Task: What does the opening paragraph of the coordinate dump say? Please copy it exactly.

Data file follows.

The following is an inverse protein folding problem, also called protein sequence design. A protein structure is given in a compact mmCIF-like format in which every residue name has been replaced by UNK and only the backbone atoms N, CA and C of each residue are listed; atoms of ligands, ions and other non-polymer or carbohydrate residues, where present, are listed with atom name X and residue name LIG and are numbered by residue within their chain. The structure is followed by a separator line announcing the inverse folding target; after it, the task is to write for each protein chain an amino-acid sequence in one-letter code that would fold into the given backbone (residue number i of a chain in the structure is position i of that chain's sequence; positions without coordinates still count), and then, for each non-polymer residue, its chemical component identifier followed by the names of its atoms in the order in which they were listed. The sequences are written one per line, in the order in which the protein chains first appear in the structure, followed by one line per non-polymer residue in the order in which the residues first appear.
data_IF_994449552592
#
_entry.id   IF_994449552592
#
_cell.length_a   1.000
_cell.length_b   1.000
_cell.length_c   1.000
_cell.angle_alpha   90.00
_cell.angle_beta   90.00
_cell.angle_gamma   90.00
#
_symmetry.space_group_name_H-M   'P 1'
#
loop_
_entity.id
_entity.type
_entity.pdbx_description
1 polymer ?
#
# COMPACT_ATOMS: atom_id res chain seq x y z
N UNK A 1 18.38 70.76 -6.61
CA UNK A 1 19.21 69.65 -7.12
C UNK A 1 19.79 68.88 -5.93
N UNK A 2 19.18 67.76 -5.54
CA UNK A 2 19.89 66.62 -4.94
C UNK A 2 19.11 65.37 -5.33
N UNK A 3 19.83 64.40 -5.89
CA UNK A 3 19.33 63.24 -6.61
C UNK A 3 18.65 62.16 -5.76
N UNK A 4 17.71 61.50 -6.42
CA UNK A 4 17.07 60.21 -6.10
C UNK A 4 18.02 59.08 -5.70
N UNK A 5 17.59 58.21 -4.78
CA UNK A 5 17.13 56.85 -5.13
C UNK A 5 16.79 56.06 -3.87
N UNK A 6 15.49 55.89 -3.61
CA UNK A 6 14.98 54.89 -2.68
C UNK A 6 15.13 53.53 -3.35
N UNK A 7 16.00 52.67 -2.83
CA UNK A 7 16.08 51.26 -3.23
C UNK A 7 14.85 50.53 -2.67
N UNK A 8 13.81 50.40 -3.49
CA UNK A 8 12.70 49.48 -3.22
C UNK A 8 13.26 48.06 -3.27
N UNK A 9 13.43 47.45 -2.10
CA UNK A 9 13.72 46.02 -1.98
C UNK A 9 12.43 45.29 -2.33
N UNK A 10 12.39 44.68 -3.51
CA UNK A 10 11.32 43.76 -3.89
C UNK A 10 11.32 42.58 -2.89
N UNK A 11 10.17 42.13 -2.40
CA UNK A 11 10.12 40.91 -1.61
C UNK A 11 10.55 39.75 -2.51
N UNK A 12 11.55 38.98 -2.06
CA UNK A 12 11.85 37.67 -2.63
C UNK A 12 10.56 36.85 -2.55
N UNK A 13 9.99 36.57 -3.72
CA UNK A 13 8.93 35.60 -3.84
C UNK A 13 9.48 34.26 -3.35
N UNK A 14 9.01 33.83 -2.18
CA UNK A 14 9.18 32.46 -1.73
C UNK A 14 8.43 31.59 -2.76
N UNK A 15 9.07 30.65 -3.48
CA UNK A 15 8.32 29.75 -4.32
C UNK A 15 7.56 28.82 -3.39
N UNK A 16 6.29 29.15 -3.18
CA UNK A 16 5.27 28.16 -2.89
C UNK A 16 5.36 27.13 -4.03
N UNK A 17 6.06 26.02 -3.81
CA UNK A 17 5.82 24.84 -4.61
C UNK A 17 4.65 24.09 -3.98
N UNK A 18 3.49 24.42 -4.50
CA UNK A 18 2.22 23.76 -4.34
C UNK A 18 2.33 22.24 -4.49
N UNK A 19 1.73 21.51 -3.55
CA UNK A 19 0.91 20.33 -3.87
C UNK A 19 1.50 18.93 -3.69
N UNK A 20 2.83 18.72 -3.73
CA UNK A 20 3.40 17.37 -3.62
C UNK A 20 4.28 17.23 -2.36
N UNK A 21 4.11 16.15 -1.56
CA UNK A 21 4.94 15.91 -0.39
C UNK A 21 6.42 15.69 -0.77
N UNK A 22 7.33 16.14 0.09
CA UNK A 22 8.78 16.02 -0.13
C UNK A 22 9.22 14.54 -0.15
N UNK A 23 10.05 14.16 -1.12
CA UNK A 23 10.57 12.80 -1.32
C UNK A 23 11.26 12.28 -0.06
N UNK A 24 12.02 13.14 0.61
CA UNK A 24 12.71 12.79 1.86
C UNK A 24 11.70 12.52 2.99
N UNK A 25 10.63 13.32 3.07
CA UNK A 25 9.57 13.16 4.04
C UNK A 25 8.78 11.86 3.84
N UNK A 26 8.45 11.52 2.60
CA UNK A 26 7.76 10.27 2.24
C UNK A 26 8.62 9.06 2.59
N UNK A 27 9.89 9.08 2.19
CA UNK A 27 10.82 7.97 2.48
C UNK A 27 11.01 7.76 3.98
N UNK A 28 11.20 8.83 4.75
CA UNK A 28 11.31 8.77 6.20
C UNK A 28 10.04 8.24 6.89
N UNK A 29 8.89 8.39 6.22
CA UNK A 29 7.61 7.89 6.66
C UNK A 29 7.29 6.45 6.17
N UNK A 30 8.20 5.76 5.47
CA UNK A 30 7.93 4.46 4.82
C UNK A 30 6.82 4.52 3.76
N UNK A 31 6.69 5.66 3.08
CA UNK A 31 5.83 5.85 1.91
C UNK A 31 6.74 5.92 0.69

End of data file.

The following is an inverse protein folding problem, also called protein sequence design. A protein structure is given in a compact mmCIF-like format in which every residue name has been replaced by UNK and only the backbone atoms N, CA and C of each residue are listed; atoms of ligands, ions and other non-polymer or carbohydrate residues, where present, are listed with atom name X and residue name LIG and are numbered by residue within their chain. The structure is followed by a separator line announcing the inverse folding target; after it, the task is to write for each protein chain an amino-acid sequence in one-letter code that would fold into the given backbone (residue number i of a chain in the structure is position i of that chain's sequence; positions without coordinates still count), and then, for each non-polymer residue, its chemical component identifier followed by the names of its atoms in the order in which they were listed. The sequences are written one per line, in the order in which the protein chains first appear in the structure, followed by one line per non-polymer residue in the order in which the residues first appear.